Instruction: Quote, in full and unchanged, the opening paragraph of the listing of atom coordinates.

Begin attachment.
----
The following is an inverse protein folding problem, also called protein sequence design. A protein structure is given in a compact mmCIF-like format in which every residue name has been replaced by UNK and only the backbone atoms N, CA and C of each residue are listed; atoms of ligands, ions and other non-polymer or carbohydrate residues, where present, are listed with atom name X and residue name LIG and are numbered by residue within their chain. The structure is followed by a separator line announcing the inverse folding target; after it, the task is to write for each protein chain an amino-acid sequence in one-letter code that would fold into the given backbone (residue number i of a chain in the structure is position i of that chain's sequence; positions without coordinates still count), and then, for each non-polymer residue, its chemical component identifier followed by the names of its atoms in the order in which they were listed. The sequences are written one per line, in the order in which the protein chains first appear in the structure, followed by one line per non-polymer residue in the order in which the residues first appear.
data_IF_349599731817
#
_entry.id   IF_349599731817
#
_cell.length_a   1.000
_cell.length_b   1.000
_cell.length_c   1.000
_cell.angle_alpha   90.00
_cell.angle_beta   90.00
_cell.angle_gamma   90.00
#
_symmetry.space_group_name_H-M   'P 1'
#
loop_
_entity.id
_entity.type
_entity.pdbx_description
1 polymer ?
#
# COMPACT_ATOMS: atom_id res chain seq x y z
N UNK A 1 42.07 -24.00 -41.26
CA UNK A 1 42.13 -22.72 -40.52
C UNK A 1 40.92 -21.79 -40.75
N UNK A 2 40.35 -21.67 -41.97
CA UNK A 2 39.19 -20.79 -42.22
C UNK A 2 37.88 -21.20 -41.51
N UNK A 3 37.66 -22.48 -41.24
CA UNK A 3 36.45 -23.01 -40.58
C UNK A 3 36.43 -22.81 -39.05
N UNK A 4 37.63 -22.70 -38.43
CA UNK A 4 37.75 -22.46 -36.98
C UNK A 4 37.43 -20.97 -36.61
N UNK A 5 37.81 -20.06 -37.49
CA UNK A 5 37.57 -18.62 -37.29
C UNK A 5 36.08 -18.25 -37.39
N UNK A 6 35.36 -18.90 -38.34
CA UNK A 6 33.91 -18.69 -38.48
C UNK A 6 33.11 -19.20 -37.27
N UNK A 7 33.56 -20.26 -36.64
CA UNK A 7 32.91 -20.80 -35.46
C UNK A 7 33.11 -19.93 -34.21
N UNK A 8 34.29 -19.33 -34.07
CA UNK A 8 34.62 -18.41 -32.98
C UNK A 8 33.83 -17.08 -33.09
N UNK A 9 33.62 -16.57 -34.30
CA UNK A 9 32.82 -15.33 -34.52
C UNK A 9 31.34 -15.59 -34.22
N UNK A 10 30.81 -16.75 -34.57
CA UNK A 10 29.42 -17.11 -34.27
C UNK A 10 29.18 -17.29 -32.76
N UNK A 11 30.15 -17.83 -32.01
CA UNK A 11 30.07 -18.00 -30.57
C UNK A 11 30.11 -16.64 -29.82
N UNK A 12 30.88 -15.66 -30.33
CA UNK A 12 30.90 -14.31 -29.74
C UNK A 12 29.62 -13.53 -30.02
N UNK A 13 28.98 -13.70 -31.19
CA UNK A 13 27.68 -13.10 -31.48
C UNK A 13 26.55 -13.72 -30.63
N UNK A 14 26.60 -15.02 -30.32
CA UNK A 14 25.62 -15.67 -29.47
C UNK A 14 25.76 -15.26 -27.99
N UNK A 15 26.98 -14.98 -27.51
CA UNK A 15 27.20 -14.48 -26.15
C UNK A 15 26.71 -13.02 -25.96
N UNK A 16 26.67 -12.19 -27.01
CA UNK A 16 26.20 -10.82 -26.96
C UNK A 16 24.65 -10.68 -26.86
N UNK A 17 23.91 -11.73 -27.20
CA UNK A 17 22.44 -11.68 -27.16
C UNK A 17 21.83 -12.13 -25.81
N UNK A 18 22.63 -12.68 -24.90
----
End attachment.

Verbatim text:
The following is an inverse protein folding problem, also called protein sequence design. A protein structure is given in a compact mmCIF-like format in which every residue name has been replaced by UNK and only the backbone atoms N, CA and C of each residue are listed; atoms of ligands, ions and other non-polymer or carbohydrate residues, where present, are listed with atom name X and residue name LIG and are numbered by residue within their chain. The structure is followed by a separator line announcing the inverse folding target; after it, the task is to write for each protein chain an amino-acid sequence in one-letter code that would fold into the given backbone (residue number i of a chain in the structure is position i of that chain's sequence; positions without coordinates still count), and then, for each non-polymer residue, its chemical component identifier followed by the names of its atoms in the order in which they were listed. The sequences are written one per line, in the order in which the protein chains first appear in the structure, followed by one line per non-polymer residue in the order in which the residues first appear.